It appears that the CPU and GPU supply curse has made its way into the pre-built segment. In an article by PC World, many pre-built vendors are getting hit with massive supply issues relating to AMD and Nvidia's latest silicon; from Ampere to Vermeer and RDNA2 products, it's no longer just a DIY market problem like we thought it was.
Gordon Mah Ung from PC World went to several (unnamed) vendors to get their report on the situation -- beware, most of the vendors were small system integrators, not giants like Dell or HP. It appears most of the companies are struggling to maintain graphics card supply. One vendor went on to say that they can no longer negotiate graphics card prices anymore. Instead, they buy them at whatever cost necessary, even if it's far above MSRP (which it usually is).
Regarding RTX 30 series deliveries, the news is mostly positive; PC World mentioned that several vendors were receiving RTX 30-series graphics cards on a mostly regular schedule, even if the GPUs are overpriced and low in stock.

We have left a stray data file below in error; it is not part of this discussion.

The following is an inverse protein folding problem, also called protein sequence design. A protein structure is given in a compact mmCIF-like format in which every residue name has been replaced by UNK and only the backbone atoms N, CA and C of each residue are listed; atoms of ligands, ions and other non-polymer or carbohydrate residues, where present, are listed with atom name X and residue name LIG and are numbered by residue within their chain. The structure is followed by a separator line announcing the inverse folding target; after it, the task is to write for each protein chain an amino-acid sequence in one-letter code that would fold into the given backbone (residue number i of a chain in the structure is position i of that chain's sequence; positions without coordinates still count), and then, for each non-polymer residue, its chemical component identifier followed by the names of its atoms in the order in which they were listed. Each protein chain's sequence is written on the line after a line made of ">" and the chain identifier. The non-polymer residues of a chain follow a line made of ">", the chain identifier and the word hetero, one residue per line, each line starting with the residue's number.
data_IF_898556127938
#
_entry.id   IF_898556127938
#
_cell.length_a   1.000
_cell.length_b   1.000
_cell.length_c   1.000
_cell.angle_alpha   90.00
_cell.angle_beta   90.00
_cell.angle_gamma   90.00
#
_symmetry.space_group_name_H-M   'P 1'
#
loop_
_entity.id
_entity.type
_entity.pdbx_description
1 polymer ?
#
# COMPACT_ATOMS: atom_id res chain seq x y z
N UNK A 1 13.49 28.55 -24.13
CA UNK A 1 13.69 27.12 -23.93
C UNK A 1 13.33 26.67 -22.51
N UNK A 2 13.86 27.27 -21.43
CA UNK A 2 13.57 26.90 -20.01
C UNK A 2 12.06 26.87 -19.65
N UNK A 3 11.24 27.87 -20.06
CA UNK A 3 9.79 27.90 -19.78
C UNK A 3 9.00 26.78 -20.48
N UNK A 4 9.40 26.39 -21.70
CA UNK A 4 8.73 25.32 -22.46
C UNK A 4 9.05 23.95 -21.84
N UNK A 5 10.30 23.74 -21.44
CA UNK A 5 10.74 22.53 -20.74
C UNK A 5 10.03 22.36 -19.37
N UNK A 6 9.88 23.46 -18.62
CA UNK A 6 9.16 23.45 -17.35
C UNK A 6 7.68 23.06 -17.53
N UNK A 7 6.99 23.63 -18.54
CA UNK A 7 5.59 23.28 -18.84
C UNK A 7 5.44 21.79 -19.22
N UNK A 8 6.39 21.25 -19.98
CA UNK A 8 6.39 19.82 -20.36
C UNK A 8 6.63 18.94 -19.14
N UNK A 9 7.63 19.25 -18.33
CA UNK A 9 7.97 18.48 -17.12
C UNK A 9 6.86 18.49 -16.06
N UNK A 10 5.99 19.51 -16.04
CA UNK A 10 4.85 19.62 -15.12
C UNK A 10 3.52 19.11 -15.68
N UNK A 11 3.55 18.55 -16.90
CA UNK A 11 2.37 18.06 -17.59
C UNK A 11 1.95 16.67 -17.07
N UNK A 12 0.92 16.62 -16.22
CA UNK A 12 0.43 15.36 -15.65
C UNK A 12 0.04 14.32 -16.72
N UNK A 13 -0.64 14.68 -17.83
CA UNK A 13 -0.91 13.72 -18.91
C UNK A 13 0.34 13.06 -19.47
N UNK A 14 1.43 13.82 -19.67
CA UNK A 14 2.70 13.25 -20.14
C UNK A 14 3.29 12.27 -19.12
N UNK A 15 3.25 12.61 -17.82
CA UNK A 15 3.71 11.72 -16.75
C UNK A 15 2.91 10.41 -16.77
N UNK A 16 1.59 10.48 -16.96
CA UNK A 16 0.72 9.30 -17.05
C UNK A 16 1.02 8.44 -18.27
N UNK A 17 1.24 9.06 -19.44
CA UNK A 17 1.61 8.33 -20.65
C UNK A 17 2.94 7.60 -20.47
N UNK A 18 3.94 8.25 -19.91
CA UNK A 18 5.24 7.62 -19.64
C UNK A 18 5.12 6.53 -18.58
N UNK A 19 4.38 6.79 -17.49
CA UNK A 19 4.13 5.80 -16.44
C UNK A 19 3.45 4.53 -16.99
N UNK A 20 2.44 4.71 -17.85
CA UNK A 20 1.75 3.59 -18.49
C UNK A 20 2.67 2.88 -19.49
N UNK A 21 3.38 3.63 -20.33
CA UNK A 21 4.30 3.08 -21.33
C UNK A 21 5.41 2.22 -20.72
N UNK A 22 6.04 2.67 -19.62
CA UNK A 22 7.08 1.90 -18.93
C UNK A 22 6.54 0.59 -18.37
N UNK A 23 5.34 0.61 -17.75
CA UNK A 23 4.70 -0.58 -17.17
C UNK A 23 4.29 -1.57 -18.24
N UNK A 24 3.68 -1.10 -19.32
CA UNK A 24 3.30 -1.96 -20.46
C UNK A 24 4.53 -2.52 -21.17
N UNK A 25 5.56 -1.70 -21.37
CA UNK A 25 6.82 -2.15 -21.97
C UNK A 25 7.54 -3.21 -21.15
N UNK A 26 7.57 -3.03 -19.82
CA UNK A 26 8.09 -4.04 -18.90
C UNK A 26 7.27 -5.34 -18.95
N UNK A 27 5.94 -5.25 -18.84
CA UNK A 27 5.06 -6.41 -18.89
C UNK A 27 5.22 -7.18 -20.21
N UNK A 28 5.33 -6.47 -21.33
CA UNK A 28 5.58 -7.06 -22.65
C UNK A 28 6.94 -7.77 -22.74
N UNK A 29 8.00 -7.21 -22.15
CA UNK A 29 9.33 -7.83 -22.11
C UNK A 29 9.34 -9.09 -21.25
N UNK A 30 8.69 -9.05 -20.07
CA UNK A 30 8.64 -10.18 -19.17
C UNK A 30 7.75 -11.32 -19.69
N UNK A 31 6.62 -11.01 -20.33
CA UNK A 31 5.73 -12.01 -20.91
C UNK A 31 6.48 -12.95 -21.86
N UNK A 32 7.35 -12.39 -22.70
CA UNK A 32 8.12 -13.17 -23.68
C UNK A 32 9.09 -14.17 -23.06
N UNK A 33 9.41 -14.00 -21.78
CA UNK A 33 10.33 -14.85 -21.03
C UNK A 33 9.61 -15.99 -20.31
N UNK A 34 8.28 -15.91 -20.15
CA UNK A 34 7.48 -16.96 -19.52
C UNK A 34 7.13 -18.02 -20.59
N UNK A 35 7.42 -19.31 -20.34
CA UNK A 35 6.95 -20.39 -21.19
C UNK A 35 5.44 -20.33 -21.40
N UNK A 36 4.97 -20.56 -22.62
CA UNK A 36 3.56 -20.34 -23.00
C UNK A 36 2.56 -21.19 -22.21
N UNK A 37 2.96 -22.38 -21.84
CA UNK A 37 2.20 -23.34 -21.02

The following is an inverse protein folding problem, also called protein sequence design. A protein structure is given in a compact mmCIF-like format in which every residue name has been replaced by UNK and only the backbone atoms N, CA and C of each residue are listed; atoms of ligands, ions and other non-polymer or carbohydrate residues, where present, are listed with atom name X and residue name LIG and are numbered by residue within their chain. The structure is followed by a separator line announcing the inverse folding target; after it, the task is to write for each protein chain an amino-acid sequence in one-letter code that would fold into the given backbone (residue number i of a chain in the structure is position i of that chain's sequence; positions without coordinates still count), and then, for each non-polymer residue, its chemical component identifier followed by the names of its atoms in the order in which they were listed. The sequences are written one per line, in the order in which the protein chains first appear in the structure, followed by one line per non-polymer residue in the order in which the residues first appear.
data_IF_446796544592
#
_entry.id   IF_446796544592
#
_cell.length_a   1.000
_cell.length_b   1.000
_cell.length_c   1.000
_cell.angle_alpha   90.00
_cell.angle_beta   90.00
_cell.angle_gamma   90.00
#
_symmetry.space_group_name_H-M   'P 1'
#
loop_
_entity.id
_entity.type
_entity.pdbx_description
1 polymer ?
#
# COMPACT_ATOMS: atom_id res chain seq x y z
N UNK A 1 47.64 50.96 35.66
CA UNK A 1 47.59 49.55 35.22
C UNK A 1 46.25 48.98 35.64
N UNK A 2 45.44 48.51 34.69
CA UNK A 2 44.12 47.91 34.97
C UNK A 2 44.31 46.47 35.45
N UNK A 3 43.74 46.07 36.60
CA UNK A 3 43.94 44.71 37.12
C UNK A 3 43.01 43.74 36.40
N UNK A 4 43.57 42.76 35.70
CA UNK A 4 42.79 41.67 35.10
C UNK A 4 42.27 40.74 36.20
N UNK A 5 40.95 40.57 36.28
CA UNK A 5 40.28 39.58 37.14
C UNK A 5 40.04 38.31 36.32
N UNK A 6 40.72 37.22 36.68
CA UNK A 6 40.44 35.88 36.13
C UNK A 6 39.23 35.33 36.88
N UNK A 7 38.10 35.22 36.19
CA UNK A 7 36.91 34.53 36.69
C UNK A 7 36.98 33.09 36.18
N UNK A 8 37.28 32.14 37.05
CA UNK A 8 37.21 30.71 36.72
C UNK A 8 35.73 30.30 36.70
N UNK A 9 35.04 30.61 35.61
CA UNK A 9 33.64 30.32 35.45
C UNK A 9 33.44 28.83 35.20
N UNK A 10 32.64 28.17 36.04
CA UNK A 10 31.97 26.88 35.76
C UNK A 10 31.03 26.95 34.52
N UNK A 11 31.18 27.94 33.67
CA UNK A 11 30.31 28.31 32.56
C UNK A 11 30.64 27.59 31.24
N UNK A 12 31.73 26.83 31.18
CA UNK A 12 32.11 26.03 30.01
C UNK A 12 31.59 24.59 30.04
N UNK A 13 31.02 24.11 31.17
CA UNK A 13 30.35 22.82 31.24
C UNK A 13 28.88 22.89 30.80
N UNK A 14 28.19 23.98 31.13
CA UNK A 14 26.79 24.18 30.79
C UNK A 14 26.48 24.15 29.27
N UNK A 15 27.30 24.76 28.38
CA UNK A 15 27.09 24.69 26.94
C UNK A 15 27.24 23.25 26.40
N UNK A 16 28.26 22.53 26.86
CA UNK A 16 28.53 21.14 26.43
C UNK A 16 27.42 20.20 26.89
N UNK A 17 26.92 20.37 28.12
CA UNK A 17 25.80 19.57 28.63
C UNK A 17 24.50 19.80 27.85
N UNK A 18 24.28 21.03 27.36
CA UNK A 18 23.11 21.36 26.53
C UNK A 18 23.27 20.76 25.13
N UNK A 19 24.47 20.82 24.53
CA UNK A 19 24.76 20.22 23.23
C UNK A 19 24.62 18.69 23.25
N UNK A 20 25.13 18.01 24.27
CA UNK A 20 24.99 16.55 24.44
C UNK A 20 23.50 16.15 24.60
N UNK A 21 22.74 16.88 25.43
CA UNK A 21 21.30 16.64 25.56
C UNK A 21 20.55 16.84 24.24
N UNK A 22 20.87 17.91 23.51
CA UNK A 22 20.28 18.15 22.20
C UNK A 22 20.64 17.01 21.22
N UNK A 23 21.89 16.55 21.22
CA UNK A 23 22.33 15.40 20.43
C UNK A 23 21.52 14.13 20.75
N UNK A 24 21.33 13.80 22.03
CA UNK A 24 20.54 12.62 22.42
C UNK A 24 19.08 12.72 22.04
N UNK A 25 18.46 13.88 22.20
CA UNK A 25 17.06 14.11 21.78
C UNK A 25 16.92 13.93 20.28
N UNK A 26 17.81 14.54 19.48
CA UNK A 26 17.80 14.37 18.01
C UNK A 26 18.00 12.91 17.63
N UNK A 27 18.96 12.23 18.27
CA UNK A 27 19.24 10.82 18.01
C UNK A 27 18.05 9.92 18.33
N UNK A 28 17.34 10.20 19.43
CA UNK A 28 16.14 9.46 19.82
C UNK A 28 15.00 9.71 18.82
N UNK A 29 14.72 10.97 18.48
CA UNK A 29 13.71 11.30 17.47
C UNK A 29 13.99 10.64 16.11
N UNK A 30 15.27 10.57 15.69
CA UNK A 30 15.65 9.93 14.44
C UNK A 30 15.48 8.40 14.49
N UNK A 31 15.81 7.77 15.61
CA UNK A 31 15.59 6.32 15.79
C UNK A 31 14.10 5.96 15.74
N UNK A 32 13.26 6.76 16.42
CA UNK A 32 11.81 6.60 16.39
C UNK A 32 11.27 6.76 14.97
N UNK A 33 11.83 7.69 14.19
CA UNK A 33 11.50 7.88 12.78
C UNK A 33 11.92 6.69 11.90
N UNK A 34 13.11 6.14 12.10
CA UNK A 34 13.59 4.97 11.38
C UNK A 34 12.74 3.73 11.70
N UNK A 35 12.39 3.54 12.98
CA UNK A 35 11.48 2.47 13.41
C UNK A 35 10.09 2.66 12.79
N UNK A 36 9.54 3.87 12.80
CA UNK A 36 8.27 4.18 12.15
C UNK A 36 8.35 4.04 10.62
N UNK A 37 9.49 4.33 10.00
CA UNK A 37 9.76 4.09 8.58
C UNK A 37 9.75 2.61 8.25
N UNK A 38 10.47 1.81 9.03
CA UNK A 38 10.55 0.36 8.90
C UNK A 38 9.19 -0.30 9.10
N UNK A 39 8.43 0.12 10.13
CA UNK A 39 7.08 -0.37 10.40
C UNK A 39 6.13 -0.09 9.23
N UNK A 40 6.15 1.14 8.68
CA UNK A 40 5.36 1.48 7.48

However, that all changes with the Radeon RX 6000 series; vendors have complained that the RX 6800 and 6800 XT supply levels are so low that they are not ordering the cards or listing them for purchase. Instead, they will wait until the supply gets high enough for RX 6000 series GPUs to be a viable source of income.
Unfortunately, things aren't really improving AMD's CPUs either, AMD's Ryzen 5000 CPUs are selling like hotcakes, and vendors are struggling to maintain stock of the Vermeer parts. This has forced system integrators to switch to older Ryzen 3000 CPUs to keep customers happy. But even this strategy is faltering, now Ryzen 3000 parts are running low in stock, and that is causing prices to jump, similar to Vermeer.
The only light in this dark tunnel is Intel – Intel is the only company not dealing with supply issues like Nvidia or AMD. Vendors have said this is due to the company's much stronger supply chains, and that is evident by the fact that you can find Intel CPUs with better deals right now than AMD's counterparts. Intel has also increased its 10nm fab production by 25% this year, helping alleviate pressure on the CPU market. So if you're looking to buy a pre-built this year, it's probably a good idea to get something with Intel inside (albeit it won't have a discrete GPU, though).
It is really unfortunate to see the pre-built arena getting hit as well as the DIY market. This month is simply a horrendous time to make a PC purchase. Luckily the laptop segment really hasn't been affected as much as the desktop market, so if you really need a system right now, be sure to check out our holiday laptop deals here. Hopefully, this supply "pandemic" ends once the holiday season is over.